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December 2018
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Arsenal in the summer 1939

By Tony Attwood

Arsenal finished the 1938/9 season in fifth place (not their worst since 1930, but still rather disappointing for the reigning champions).

They then set off on a post season tour which took in six Scandinavian games and a seventh against the Belgian national side.

Writing of this tour Bernard Joy called it “Easily the most successful tour undertaken” although as he says, he was “unable to make the trip” so I guess he was thinking only of the results.  There were other absences too: Bastin, Denis Compton, George Swindin, and Alex Wilson did not travel, although (and this is Bernard Joy at his most infuriating) he doesn’t tell us why.

The explanation might be that Allison wanted to give games to Laurie Scott, Geroge Marks (who played in goal for each of the games) and Gordon Bemner, and Joy does note that the average age of the side was in the early 20s.  He also tells us that after the game on 26 May, the team returned to London before setting off again for the final game against the Belgium national side.

Scott, Leslie Compton, Male and Cartwright shared the right back position on the tour, Compton mostly playing left back, with Young getting one game.  Crayston, Cartwright and Pride played in different games at right half, while Fields, Sidey and Les Jones took centre half, and Jones, Collet and Fields played right half.

Kirchen Drake and Walsh shared duties at outside right, Drury and Bremner took inside right, Drake and Lewis naturally shared centre forward, Bryn Jones, Drury and Curtis played inside left and on the left wing we had Nelson for every game except one in which Kirchen took over.

Date Opposition Score Crowd Goals….
10/05/1939 Sweden 4-0 40,000 Drury 1 Crayston Kirchen 2
12/05/1939 Swedish XI 8-2 20,000 Lewis 2 Nelson 3 Compton Drake 2
16/05/1939 Gothenburg Alliance 3-0 26,000 Drury 1 Drake 2
22/05/1939 Danish XI 3-0 30,000 Drury 1 Lewis 2
24/05/1939 Danish XI 4-1 4,500 Bremner 1 Lewis 3
26/05/1939 Danish XI 6-0 21,000 Drury 1 Lewis 1 Crayston 2 Kirchen2
04/06/1939 Diables Rouges 5-1 25,000 Drury 2 Lewis 1 Nelson 2

Meanwhile the England internationals proceeded.  On 13 May 1939 England played away to Italy and drew 2-2 with Male and Hapgood in the team.   Then on 18 May 1939 England played Yugoslavia away with the same Arsenal players in the team.  This was Eddie Hapgood’s last game for England.  He played 30 games in all for England including captaining England in the notorious game against Germany in Berlin on 14 May 1938, where the players were ordered to give the Nazi salute before the game.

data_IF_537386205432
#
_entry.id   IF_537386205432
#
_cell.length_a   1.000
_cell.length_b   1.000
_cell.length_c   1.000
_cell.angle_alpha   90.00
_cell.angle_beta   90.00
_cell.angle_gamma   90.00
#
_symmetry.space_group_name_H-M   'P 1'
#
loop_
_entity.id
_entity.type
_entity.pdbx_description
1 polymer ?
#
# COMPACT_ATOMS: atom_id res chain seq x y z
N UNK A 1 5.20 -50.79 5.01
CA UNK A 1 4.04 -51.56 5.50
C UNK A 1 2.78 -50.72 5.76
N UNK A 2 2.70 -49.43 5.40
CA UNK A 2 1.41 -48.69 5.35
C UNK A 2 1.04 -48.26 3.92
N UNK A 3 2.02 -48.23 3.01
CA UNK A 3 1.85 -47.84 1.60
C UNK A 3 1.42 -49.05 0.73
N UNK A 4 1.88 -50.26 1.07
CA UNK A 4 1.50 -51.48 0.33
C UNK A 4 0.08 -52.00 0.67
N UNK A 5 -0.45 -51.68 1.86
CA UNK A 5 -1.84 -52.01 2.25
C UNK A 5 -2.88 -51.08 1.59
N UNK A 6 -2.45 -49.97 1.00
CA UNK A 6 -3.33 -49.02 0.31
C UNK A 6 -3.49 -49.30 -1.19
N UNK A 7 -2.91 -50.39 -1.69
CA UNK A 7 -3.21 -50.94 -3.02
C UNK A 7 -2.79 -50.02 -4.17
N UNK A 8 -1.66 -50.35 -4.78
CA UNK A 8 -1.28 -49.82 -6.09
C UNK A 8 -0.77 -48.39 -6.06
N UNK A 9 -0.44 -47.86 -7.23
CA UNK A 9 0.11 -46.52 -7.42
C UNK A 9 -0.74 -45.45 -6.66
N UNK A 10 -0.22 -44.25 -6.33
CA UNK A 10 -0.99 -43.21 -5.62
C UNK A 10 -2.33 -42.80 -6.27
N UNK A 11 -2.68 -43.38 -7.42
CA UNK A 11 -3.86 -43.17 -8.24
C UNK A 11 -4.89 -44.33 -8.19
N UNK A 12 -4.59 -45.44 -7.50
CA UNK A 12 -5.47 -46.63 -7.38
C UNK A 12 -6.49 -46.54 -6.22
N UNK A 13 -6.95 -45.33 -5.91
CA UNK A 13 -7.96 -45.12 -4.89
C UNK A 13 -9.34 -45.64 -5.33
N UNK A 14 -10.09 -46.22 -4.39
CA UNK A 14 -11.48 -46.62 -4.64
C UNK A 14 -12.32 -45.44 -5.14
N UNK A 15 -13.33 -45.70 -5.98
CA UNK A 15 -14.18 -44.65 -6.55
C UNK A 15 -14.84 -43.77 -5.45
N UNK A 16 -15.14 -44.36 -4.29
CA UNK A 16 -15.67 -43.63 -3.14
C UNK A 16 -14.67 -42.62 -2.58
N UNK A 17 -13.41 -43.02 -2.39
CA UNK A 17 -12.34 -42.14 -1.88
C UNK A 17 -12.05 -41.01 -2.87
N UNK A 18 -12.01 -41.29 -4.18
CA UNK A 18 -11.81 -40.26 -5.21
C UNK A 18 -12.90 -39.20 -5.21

Finally on 24 May 1939 we have Romania v England which England won 2-0 .  Male and Copping played, and again it was their final appearances.   It was England’s last full international for seven years with Male finally getting  19 caps and Copping 20 caps.

Back in England on 3 June 1939  Jimmy Logie signed for Arsenal from Lochore Welfare.  He served in the Royal Navy through the war before returning to Arsenal with whom he won the league twice.

On 26 June 1939 Wilf Wash was sold to Derby.  He had spent two years at Margate before making his three league appearances as a forward, but was not considered by Allison to be of the quality needed.

Elsewhere in the summer however all the talk was of preparations for war.  On 28 June the Women’s Auxiliary Air Force was created, absorbing the companies of the Auxiliary Territorial Service.  Then on 1 July the Women’s Land Army was re-formed to work in agriculture.

At its AGM on 5 July 1939 the Football League finally allowed numbered shirts having previously outlawed them as Herbert Chapman and others tried to introduce the concept.   

Back with football Arsenal made one signing: on 9 August 1939 Lionel Smith signed as a pro.  He had joined as an amateur left back and signed professionally in August on the eve of the new season.

And that season began in effect on 19 August 1939 with another Arsenal v Tottenham friendly, which Arsenal won 1-0.  Clearly the clubs had found the experiment which had been tried with a similar game before the start of the season in 1938 to their taste.  But more of that in the next article when we consider what happened to the Football League in September 1939 and thereafter.

Arsenal in the 30s, the series

1930s: the players, the crowds, the tactics

Joseph Szabo, his visit to Arsenal, and the way it changed SC Braga’s history.

2 comments to Arsenal in the summer 1939

  • Centre half, right half, bring back the old positions!

    I think it’s amazing that with a war going on, there was still time for football back then.

    My pen is capped


  • The point to remember I think, is that just as men were needed to fly, fight in the army and in the navy, so men were needed to work in the armaments factories to make the weapons. These men worked five and a half day weeks, so would still have saturday afternoon off to play or watch.

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